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Interval Training Can Be Done on Consecutive Days

The faster an athlete moves in training, the faster he or she will be able to move during competition. So athletes use a training technique called interval training in which they run, cycle, skate, ski or swim very fast for a short time. When they become severely short of breath, they slow down until they recover, and then move very fast again. Researchers at Ithaca College showed that athletes can gain as much by doing this type of intense interval training on consecutive days as on alternate days (Medicine & Science in Sports & Exercise, September 2007).

Interval training causes considerable muscle damage, so it usually leaves athletes sore the next day. Most trainers recommend exercising at a slower pace until the soreness disappears. That is why athletes usually follow each intense day with one or more easy days. However, many competitions require an athlete to exercise flat out for several consecutive days. He may have to compete in multiple preliminary heats over several consecutive days to reach the finals.

In this study, the researchers asked cyclists to perform intense interval on either consecutive days or alternate days. Their improvement in time trials was the same. However, this study did not measure injury rates or risk of overtraining. Most athletes will suffer fewer injuries if they take a hard workout on one day and then go more slowly for as many days as it takes for muscle soreness to go away.


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Dear Dr. Mirkin: How can I tell if my resting heart rate is too high?

If your resting heart rate is greater than 70, check with your doctor to see if your thyroid is overactive, you are anemic, or you have an infection, hidden tumor, a weak heart or other cause of a rapid heart rate. Having a resting heart rate greater than 70 increases your chances of suffering a heart attack (Journal of the American College of Cardiology, August 2007).

At this time, there is not enough solid data to show that taking drugs to slow heart rate, by itself, will help to prevent heart disease when no cause is found. However, those with chest pain during exercise or blocked blood flow to the heart do benefit from drugs to slow heart rate. Several ongoing studies are trying to determine if all people with heart rates over 80 should take drugs to slow heart rate. Drugs that can be used to slow heart rate and prevent heart attacks include beta blockers, ACE inhibitors, angiotensin receptor blockers, statins or aspirin. More


Dear Dr. Mirkin: What's the link between vitamin D and cancer prevention?

Many recent reports show that vitamin D is far more than just a hormone that strengthens bones. It is necessary for maintaining a healthy immune system. Every day, your body produces millions of cancer cells, and your immunity is supposed to search out and destroy these cells. However, when you lack vitamin D, your immunity is less able to destroy cancer cells. A study from Creighton University in Omaha, Nebraska, showed that women had a 77 percent lower rate of cancer in the second through fourth years of taking calcium and vitamin D pills than women taking placebos (American Journal of Clinical Nutrition, June 2007).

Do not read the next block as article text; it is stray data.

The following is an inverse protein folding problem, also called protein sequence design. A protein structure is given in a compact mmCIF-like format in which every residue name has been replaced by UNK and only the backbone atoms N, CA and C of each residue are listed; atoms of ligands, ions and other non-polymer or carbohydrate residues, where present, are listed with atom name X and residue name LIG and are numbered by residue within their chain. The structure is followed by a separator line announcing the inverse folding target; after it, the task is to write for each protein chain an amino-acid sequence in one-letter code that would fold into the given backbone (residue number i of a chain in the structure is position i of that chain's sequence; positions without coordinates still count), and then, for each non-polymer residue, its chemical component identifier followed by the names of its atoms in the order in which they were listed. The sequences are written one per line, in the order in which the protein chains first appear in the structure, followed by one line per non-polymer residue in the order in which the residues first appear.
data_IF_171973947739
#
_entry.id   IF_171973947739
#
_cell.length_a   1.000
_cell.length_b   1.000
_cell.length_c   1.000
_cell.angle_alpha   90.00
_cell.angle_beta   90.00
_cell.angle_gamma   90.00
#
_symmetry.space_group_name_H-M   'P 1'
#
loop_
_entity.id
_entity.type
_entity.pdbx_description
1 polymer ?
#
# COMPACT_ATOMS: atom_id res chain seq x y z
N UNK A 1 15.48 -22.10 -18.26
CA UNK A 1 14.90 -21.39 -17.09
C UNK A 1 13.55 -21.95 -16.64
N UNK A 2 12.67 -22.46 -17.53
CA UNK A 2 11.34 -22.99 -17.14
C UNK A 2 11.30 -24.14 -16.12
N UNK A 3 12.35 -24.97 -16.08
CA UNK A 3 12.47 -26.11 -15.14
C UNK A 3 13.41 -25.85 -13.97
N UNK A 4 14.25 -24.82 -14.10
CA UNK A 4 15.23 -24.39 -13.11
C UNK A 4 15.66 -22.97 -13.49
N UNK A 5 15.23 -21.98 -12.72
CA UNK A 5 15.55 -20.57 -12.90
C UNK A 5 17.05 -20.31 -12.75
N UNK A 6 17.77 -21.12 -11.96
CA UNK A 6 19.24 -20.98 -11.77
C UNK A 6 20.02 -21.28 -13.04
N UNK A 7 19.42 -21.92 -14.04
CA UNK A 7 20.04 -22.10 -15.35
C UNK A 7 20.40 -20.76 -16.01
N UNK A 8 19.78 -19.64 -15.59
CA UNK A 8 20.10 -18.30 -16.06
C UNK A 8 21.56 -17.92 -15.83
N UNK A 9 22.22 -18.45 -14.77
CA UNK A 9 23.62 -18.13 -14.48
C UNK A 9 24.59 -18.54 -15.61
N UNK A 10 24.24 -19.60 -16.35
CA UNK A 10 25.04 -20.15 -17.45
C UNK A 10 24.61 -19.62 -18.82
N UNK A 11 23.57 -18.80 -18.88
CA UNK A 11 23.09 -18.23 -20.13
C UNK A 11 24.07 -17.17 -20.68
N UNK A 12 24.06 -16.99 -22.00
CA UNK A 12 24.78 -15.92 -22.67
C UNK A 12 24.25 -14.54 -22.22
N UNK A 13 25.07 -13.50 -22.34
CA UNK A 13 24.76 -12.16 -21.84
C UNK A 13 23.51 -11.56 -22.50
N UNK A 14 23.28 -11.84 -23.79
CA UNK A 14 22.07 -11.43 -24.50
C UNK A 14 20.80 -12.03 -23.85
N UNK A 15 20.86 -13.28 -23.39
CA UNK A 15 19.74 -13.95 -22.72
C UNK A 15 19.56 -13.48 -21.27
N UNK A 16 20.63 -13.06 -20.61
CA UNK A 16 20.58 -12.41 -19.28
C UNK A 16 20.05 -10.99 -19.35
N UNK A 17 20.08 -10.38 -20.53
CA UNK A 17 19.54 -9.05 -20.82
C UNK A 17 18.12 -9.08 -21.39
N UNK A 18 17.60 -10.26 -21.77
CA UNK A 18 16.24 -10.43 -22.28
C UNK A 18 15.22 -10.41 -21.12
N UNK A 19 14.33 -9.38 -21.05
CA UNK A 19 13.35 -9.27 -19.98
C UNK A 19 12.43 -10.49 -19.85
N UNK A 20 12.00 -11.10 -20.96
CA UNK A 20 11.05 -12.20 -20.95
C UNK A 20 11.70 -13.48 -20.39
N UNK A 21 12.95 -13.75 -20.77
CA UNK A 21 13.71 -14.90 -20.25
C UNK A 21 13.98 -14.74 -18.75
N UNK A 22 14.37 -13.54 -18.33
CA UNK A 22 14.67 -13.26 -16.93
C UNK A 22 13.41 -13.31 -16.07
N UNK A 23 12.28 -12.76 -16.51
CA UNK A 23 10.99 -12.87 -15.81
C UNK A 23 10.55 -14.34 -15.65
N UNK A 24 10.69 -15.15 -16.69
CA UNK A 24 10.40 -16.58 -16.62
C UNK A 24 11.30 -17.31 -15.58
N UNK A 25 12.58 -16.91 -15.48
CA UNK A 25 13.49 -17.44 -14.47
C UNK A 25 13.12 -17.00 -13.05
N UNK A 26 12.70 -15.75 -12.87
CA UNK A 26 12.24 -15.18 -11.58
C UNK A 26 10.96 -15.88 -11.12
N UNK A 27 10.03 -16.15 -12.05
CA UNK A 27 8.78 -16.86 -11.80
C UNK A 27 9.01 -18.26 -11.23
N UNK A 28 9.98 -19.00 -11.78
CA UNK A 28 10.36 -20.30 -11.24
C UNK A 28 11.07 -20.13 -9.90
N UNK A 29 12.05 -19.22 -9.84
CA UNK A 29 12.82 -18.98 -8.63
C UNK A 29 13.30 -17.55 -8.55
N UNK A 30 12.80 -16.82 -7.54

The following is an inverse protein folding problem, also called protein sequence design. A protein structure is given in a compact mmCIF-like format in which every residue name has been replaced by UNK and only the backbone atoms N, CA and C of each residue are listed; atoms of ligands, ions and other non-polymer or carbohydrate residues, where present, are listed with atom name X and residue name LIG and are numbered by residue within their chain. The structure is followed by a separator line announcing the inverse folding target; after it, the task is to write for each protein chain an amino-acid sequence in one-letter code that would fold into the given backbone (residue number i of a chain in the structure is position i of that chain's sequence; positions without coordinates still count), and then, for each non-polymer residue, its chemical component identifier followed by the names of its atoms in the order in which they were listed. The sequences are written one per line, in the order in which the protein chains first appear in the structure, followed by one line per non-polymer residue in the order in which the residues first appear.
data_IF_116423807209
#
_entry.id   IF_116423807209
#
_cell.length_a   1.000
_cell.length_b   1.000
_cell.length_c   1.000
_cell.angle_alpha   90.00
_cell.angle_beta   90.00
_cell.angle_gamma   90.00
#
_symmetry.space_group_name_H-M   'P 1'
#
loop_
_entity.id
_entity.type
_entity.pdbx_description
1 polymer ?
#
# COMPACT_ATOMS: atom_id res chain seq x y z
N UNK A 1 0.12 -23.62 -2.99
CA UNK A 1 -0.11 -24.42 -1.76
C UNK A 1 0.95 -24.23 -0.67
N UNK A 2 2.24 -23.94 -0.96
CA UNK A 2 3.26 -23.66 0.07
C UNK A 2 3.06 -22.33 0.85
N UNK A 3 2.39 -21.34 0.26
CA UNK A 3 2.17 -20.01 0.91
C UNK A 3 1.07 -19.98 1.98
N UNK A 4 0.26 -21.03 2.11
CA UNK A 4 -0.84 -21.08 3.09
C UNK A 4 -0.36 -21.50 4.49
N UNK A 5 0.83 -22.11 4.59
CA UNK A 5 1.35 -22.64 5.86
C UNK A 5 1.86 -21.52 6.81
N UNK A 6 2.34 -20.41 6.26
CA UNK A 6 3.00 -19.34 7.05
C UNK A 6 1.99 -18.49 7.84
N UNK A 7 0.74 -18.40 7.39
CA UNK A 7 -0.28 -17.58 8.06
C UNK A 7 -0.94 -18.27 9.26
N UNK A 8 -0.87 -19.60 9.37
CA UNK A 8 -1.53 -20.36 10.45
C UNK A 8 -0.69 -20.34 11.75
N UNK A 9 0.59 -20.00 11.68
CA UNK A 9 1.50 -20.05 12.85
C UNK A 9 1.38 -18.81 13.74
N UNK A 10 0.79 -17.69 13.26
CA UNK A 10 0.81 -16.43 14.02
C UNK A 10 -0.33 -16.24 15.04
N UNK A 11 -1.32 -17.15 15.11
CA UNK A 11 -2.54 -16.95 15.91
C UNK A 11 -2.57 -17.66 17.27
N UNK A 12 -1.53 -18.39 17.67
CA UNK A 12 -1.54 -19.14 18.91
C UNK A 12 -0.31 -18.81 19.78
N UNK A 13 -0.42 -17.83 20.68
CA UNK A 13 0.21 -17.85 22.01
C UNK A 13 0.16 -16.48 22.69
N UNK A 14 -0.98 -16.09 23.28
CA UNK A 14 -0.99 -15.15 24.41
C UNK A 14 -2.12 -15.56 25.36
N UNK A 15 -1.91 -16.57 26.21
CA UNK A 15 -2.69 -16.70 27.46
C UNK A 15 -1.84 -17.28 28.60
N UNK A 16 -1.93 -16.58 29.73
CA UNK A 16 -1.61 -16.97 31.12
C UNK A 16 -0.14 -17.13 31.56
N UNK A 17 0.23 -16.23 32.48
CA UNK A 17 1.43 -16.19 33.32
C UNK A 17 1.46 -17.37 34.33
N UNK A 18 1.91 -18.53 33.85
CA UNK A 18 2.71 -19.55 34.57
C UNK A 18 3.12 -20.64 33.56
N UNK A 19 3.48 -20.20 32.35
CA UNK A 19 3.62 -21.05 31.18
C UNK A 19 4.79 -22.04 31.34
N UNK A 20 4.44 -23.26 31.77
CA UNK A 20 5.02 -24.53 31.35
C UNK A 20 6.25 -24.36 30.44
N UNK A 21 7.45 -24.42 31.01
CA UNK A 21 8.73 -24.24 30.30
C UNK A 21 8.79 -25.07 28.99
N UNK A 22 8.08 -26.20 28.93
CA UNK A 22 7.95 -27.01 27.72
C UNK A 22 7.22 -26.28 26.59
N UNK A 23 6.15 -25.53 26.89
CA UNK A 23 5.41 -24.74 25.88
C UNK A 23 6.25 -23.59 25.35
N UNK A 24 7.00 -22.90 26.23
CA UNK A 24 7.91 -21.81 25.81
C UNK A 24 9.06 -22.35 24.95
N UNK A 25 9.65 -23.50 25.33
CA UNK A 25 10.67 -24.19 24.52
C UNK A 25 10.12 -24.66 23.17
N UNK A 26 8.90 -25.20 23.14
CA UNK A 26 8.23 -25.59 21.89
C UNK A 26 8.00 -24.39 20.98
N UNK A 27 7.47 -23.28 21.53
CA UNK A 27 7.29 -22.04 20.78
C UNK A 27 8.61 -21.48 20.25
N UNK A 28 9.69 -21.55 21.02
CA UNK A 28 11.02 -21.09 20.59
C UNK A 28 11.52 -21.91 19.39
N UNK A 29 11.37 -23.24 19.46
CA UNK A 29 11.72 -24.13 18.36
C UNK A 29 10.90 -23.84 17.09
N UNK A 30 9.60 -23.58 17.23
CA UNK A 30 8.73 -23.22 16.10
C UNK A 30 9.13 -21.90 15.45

The only really rich food source of vitamin D is fatty fish. Very few people are able to meet their needs for vitamin D from the foods that they eat and have to depend on sunlight to cause their skins to manufacture it. But concern about skin cancer has encouraged many people to avoid direct exposure to sunlight. Vitamin D deficiency is common in northen latitudes, particularly in people who have dark skin that blocks ultraviolet light. It is also common in overweight people because fat cells hold on to vitamin D and prevent it from being utilized. People who are at risk for vitamin D deficiency can ask their doctors to order a blood test to measure vitamin D levels. If low, they may need more sunlight, more fatty fish or vitamin D supplements.


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June 26th, 2013
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About the Author: Gabe Mirkin, MD

Sports medicine doctor, fitness guru and long-time radio host Gabe Mirkin, M.D., brings you news and tips for your healthful lifestyle. A practicing physician for more than 50 years and a radio talk show host for 25 years, Dr. Mirkin is a graduate of Harvard University and Baylor University College of Medicine. He is board-certified in four specialties: Sports Medicine, Allergy and Immunology, Pediatrics and Pediatric Immunology. The Dr. Mirkin Show, his call-in show on fitness and health, was syndicated in more than 120 cities. Read More
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